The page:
If you do not want to travel too far there are activities in our local area to occupy your time.
Gracehill Golf Course is just a few minutes drive from our cottages and provides one of the top eighteen hole parkland courses in Northern Ireland.
Nestling in beautiful parkland it offers golfers the opportunity to sample American style water hazards while other holes are played through mature woodland. Golfers wishing to enjoy a challenging round in very rural surroundings will find Gracehill the ideal choice.
For those that are not golfers why not try the Hedges Driving Range which is just next door to the golf club. It also has a restaurant upstairs.
On your way back why not stop and have your photograph taken at the Dark Hedges. This is a beautiful avenue of old beech trees that arc, lining the Bregagh Road and are thought to be about 300 years old. They are a much photographed natural monument of our area.
Sheans Horse Farm offers pony trekking and riding lessons for all ages and for all levels of riding abilities.
Watertop Farm is about 15 – 20 minutes away from our cottages. It is a family run open farm offering such activities as pony riding, sheep shearing and tea rooms. A must before you leave is to take a trip in the ‘Paddiwagon’ an ex army 4 x 4 truck.
For those walkers among you why not follow the Moyle Way, a twenty mile walk starting in Ballycastle and ending in the beautiful Glenariff Forest Park. If you are here to enjoy the scenery and the sites the best way to do so is to follow the Causeway Coastal Route. This route covers eighty miles of coastline beginning in Belfast and ending in the Walled City of Derry. Below we have listed the Causeway Coastal Route which you may find helpful. This route takes in most of the tourist attractions on the North Coast.
- Belfast Zoo – situated on a breath-taking 55 acre site with panoramic views over Belfast Lough.
- Carrickfergus Castle – one of Ireland’s finest medieval castles. A striking feature of the landscape from land, sea and air.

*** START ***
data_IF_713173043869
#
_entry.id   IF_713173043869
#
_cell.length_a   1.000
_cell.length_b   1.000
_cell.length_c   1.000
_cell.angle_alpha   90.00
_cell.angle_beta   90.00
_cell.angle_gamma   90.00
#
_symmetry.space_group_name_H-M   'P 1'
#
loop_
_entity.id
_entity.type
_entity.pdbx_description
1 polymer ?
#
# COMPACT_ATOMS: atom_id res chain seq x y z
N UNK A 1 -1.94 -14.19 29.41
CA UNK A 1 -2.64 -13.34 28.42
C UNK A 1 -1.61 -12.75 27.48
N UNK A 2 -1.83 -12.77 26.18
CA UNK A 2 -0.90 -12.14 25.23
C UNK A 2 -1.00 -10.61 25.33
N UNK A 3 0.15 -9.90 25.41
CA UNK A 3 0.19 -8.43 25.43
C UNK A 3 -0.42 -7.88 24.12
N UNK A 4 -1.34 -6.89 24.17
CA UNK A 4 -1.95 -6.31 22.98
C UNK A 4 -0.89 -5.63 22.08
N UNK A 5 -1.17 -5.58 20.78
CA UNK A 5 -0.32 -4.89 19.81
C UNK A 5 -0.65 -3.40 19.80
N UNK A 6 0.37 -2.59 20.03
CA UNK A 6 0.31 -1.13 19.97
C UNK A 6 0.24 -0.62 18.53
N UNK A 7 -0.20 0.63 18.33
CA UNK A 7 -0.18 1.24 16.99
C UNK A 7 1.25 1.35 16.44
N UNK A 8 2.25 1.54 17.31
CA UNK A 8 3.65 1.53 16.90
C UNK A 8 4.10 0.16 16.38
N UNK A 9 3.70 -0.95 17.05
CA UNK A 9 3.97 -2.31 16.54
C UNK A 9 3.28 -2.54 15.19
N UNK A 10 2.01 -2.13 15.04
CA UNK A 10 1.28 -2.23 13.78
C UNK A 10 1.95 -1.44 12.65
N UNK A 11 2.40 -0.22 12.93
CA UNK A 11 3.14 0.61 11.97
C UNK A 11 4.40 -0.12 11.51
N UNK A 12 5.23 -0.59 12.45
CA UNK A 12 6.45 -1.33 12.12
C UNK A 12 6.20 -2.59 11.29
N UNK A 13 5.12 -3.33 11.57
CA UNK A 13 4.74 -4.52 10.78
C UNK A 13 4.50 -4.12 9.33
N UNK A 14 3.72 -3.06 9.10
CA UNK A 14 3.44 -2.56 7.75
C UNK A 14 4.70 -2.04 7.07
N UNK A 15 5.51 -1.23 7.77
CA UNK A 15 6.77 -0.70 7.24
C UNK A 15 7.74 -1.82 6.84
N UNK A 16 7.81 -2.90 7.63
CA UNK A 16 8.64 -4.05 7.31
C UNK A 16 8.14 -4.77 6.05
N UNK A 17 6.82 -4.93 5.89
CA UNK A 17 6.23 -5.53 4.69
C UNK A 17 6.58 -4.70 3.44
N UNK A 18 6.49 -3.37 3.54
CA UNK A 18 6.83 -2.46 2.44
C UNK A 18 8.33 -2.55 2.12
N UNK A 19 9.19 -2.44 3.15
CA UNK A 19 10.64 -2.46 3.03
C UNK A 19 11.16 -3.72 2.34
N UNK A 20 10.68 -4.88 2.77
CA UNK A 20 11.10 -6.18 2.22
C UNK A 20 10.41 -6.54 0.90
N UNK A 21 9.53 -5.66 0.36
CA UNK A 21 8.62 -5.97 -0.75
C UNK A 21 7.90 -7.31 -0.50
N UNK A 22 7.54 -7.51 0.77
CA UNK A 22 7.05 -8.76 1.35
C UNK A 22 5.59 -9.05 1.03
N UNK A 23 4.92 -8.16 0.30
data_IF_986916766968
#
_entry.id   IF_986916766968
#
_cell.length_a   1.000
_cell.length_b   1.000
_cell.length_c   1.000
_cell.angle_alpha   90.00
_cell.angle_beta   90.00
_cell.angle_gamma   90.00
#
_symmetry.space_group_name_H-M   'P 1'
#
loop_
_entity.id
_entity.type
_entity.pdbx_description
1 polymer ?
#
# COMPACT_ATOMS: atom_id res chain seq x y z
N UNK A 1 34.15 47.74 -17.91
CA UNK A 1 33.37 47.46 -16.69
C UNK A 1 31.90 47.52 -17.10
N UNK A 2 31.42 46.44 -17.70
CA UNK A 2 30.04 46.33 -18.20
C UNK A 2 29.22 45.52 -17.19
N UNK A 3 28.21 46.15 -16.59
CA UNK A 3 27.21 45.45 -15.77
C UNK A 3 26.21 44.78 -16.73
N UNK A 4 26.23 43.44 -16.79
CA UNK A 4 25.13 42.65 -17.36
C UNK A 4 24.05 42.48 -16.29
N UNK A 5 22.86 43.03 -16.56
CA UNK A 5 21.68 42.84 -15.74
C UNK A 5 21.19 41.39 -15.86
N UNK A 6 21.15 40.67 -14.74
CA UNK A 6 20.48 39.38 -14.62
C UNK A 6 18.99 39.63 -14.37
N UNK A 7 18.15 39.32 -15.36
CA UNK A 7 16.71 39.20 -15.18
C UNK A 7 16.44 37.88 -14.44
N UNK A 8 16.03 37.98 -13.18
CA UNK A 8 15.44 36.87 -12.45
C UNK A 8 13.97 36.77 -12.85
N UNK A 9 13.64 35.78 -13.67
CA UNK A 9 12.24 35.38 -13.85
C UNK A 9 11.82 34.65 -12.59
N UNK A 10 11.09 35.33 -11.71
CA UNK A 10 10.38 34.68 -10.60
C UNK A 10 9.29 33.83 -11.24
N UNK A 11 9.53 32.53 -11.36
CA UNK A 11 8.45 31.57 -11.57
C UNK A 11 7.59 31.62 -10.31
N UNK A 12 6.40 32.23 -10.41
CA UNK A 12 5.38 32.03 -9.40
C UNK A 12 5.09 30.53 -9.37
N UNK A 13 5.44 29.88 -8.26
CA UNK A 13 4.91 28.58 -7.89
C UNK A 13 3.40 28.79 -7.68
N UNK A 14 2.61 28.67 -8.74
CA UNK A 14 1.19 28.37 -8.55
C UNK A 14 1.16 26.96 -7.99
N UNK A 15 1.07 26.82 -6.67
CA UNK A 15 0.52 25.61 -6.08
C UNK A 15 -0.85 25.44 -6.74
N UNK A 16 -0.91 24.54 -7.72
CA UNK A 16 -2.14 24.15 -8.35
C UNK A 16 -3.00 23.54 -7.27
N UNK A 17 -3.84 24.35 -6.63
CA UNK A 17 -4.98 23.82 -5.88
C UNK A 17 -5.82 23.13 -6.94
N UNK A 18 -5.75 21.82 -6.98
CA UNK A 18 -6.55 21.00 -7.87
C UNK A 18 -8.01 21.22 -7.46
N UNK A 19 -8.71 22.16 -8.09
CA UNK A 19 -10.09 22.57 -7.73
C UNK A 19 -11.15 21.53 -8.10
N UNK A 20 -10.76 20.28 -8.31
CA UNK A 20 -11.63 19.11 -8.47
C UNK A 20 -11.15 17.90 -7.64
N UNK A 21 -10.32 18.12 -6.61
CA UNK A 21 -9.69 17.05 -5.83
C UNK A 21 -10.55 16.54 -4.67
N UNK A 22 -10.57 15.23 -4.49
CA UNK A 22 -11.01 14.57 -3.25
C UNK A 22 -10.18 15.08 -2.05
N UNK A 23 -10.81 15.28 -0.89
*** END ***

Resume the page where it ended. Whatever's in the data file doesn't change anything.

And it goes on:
- Carnfunnock Country Park – covers 191 hectares of mixed woodland, colourful gardens, walking trails and stunning coastline.
- Slemish Mountain – as the remains of an extinct volcano, this mountain has geological significance. While Patrick slaved as a shepherd on Slemish in the fifth century he experienced his conversion to Christianity.
- Glenarm Castle – the walled garden and tearoom are open from May – September with various events taking place including a Fine Food Fair, Tulip Festival and the World Highland Games.
- Glenariff Forest Park – three waterfalls provide a rich backdrop for photographers as do the forest trails and peaceful riverside walks.
- Cushendall – in this picturesque village, preserved Georgian houses line the four streets and the Curfew Tower is still a centrepiece.
- Cushendun – stands on an elevated beach at the outflow of the Glendun and Glencorp valleys.
- Torr Head – rugged coast, spectacular views over the Mull of Kintyre, crashing waves and historical intrigue are reasons why you should make this detour.
- Bonamargy Friary – was built close to the mouth of the Carey and Shesk rivers by Rory MacQuillan in1500.
- Ballycastle – enjoy beach and scenic views across to Rathlin Island and the Mull of Kintyre in Scotland. A monument of Guglielmo Marconi overlooks the harbour, commemorating his first wireless transmission from Ballycastle to Rathlin in 1898. From the harbour take a short boat ride to Rathlin.
- Rathlin Island – amidst the rugged landscape of this isolated island you can let your mind wander and discover a tranquillity and beauty that is so unexpected.
- Carrick-A-Rede Rope Bridge – boasts unrivalled coastal scenery and an exhilarating rope bridge experience.
- Whitepark Bay – this spectacular sandy beach forms a white arc between two headlands on the North Antrim Coast.
- Giants Causeway – renowned for its polygonal columns of layered basalt, it is the only World Heritage Site in Northern Ireland.
- Old Bushmills Distillery – is the oldest distillery in Ireland. In 1608, James 1 granted a royal licence to the district of Bushmills to distill.
- Dunluce Castle – the spectacular castle on the North Antrim Coast, was shaped when the sea cut deep into the rock.
- Whiterocks (Portrush) – the limestone cliffs of the Whiterocks stretch from Curran Strand to Dunluce Castle. These soft sedimentary rocks have been carved through centuries into a labyrinth of caves and arches.
- Portstewart Strand – two miles of yellow sand make this one of Northern Irelands finest and most popular Blue Flag beaches.
- Mountsandel Fort – the earthen fort in Mountsandel Wood, is the oldest known settlement in Ireland.
- Mussenden Temple – Frederick Hervey, Bishop of Derry, had an appetite for drama and chose a wild coastal headland for a mansion and a temple.
- Gortmore / Binevenagh – the mountain towers above Limavady and Magilligan, with great views over Lough Foyle and across to County Donegal.
- Roe Valley Country Park – the river flows through this colourful park where deciduous and riverbank woodland flourish.
- Derry the Walled City – its setting on the steep hills overlooking the wide sweep of the Foyle, its distinctive architecture and its famous walls provide enormous appeal.